Internet platforms that host user-generated content such as Facebook, YouTube and Twitter are usually considered intermediaries and not publishers of such content. From a public policy perspective, to what extent should these companies be held legally responsible for online harms and illegal activities conducted by internet users?

The UK-Japan agreement, like the EU-Japan agreement, does not include general rules governing the liability of internet platforms. This is prudent, as there is currently no consensus on which liability model the Government should adopt domestically to address online harms, with an Online Harms Bill expected in 2021.

However, the UK-Japan deal does introduce an intermediary liability regime for intellectual property infringement which was absent from the EU-Japan agreement (art.14.59 UK-Japan). The provision offers Internet companies with immunity to claims of intellectual property violations, so long as they take action to prevent access to infringing materials – a so-called ‘safe harbour’ provision. Safe harbours are contentious. Tech companies and civil society organisations argue that requiring platforms to take action imposes a de facto filtering or blocking requirement, with chilling effects for freedom of expression online. But governments are under pressure from media companies to clamp down on the online dissemination of illegal content. Governments face the difficult task of balancing free-speech concerns with the need to protect innovation and the creative industries.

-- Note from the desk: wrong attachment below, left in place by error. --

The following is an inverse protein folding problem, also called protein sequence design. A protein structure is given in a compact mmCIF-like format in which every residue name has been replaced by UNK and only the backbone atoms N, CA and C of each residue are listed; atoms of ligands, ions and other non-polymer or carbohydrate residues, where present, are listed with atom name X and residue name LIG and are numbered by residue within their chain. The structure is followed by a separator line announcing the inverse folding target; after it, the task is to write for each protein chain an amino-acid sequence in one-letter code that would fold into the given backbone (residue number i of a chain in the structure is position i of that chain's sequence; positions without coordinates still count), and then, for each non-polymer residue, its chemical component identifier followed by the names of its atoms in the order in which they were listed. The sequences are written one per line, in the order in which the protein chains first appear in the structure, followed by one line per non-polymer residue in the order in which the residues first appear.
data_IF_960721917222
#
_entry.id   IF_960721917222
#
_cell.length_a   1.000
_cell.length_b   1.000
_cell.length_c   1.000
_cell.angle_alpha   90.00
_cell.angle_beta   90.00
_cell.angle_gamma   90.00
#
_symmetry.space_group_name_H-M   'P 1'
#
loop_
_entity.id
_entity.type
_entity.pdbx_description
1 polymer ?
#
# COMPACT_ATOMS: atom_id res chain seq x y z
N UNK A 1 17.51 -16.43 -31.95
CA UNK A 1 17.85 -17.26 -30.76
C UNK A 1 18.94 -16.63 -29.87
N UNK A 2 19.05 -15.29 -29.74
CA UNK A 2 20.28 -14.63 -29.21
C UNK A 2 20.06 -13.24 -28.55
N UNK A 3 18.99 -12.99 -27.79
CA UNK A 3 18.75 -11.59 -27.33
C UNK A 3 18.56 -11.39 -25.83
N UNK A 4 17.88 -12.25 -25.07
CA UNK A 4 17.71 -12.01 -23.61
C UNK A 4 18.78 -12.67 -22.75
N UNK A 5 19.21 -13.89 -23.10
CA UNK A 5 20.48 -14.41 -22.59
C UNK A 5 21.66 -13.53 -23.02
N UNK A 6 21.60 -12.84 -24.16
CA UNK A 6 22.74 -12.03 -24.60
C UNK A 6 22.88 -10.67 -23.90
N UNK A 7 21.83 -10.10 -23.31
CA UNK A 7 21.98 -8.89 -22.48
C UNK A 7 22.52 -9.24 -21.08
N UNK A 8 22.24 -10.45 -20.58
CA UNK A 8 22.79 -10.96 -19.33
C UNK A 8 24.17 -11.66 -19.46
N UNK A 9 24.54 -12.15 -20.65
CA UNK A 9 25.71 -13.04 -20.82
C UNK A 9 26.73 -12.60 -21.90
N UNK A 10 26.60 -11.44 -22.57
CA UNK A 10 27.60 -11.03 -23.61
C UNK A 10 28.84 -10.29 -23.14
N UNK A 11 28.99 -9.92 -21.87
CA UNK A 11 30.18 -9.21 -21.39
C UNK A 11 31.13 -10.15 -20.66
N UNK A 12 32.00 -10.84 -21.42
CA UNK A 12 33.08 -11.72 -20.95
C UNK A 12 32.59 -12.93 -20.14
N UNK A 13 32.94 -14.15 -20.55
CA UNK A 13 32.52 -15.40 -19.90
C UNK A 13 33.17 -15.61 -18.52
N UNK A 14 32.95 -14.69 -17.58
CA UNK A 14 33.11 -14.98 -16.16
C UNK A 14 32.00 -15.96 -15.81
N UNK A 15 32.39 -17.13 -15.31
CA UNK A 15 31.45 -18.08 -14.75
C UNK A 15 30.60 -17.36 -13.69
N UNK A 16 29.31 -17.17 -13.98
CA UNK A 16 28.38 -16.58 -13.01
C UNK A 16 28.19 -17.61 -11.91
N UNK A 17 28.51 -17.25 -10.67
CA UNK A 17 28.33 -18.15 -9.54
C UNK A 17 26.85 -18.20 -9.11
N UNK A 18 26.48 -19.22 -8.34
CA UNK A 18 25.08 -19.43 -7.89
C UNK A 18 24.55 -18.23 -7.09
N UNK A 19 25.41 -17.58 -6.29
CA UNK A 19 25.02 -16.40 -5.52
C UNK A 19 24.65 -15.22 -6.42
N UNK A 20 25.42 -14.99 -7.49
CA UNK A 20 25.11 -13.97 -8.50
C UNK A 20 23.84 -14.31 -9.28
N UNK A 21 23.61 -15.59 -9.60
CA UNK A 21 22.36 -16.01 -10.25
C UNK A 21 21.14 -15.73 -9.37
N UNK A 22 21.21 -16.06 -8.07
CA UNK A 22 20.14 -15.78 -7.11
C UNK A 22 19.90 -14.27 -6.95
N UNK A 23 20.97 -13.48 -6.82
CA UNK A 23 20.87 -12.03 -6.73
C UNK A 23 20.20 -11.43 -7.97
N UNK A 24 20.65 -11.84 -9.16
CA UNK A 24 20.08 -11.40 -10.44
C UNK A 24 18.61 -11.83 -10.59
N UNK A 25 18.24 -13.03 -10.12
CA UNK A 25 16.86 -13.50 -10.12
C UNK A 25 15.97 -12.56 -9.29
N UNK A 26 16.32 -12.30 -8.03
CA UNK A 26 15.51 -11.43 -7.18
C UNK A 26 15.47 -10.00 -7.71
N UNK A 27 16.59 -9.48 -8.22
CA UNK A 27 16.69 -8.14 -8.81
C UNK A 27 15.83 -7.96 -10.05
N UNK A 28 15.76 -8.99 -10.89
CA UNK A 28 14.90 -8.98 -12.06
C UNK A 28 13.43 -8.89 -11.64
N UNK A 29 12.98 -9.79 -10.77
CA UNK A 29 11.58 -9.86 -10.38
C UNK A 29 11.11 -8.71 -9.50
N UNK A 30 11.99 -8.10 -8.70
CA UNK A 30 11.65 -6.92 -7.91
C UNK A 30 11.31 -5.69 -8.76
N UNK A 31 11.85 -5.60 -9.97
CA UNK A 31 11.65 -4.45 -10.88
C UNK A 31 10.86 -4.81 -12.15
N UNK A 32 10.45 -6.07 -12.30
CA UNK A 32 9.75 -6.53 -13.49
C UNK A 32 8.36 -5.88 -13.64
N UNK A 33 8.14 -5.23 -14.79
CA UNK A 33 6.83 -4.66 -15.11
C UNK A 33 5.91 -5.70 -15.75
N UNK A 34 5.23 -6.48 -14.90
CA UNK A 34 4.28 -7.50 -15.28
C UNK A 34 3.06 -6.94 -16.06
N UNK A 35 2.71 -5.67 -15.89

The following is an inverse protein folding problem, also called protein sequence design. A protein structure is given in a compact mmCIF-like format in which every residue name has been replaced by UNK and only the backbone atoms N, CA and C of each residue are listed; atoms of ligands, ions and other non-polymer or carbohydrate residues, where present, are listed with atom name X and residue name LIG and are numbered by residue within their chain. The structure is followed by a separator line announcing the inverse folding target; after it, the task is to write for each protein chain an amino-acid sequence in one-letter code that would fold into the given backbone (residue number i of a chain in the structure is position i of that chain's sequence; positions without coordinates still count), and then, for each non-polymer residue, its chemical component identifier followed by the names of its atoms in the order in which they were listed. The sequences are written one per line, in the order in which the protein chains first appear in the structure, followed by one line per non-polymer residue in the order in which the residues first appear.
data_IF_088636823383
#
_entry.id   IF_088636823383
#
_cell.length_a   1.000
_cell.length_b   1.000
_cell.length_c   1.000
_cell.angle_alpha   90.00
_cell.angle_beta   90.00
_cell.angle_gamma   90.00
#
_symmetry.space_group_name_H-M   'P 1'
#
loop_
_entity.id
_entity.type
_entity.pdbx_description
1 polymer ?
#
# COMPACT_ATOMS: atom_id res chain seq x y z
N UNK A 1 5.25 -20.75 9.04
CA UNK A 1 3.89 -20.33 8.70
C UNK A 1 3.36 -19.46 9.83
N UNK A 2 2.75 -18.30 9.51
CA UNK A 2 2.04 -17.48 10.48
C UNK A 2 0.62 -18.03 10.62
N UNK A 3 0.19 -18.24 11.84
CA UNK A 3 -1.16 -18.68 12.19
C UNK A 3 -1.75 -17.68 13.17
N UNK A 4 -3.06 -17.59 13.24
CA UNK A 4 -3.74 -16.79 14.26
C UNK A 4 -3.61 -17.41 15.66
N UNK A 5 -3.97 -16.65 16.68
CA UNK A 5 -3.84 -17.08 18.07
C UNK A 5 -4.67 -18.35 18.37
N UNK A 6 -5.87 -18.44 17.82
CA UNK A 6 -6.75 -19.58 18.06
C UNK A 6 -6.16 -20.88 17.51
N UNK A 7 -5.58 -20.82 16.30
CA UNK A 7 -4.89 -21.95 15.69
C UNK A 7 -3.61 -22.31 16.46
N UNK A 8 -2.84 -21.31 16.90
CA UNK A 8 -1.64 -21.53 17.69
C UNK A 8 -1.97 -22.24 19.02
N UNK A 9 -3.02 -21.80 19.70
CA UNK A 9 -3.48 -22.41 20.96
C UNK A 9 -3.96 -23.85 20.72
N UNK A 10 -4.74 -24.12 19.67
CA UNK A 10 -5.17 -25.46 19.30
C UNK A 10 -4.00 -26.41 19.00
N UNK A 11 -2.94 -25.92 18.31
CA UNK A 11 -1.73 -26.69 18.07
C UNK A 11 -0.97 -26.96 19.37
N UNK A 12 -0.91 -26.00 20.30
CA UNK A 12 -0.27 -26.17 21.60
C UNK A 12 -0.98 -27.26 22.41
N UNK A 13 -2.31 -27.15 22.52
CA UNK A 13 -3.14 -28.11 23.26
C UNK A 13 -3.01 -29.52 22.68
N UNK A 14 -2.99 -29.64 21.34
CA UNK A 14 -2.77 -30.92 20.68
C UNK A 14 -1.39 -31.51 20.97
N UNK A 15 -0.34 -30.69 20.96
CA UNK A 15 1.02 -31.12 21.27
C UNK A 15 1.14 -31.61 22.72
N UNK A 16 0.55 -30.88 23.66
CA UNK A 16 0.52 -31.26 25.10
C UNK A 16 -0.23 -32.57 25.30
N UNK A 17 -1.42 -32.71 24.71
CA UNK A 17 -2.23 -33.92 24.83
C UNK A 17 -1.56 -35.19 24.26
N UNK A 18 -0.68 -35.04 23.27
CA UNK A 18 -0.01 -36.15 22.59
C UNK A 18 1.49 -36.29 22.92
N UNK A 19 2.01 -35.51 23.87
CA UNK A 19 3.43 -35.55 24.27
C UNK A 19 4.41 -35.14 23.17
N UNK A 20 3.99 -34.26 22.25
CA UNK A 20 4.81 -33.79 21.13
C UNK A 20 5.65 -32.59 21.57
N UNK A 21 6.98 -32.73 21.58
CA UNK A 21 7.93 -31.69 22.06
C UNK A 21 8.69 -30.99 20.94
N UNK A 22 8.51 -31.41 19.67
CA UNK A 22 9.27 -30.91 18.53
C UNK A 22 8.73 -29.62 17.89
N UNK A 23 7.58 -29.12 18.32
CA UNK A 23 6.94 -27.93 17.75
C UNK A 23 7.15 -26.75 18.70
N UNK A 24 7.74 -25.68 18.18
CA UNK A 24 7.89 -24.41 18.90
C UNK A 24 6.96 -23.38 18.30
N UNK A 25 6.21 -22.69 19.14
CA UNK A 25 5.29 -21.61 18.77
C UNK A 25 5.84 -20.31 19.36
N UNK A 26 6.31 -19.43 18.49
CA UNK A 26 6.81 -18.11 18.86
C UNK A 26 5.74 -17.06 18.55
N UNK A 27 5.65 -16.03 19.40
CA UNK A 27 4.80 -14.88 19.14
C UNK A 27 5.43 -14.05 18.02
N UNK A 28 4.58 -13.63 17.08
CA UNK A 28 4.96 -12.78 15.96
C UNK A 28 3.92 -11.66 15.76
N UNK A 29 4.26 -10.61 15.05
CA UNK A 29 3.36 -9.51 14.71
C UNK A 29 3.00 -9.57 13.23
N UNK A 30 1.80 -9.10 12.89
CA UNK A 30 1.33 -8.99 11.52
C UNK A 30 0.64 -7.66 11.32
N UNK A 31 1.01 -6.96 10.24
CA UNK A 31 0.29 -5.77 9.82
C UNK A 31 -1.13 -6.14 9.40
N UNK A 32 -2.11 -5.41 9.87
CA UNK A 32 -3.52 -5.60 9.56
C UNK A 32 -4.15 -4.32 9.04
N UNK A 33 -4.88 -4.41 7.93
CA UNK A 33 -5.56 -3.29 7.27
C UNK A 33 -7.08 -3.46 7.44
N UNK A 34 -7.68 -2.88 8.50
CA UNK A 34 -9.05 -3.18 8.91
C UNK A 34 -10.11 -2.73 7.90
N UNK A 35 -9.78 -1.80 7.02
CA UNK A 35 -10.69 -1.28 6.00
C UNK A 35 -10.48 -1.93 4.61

The US has domestic legislation that provides safe harbours, and the EU recently adopted a similar approach in its new Copyright Directive, although this was highly contentious. While the US agreements and CPTPP contain provisions similar to the one agreed in the UK-Japan agreement, the EU has been reluctant to agree to provisions on safe harbours in its trade agreements (although they were included in the EU-Canada agreement).

Given the controversies around safe harbours, and now that the UK has left the EU, does it want to stay with the EU’s Copyright Directive or change its approach? And what are the implications of the new intermediary liability provisions in the UK-Japan agreement for citizens’ fundamental rights, including the freedom of expression online? More analysis and information are needed to make sure the liability rules are well-balanced and serve the public interest, and not only corporate interests.

Next Steps

Parliament has only a few more weeks to scrutinise the UK-Japan deal. Given the changes in the approach on digital trade we describe, and the lack of evidence and discussion around these issues so far, there is an urgent need to better scrutinise provisions related to cross-border data flows and privacy, algorithm disclosure and accountability, internet regulation and online intermediary liability rules, and to understand the implications of the UK-Japan precedent for future trade agreements.

Disclaimer:
The opinions expressed in this blog are those of the author alone and do not necessarily represent the opinions of the University of Sussex or UK Trade Policy Observatory.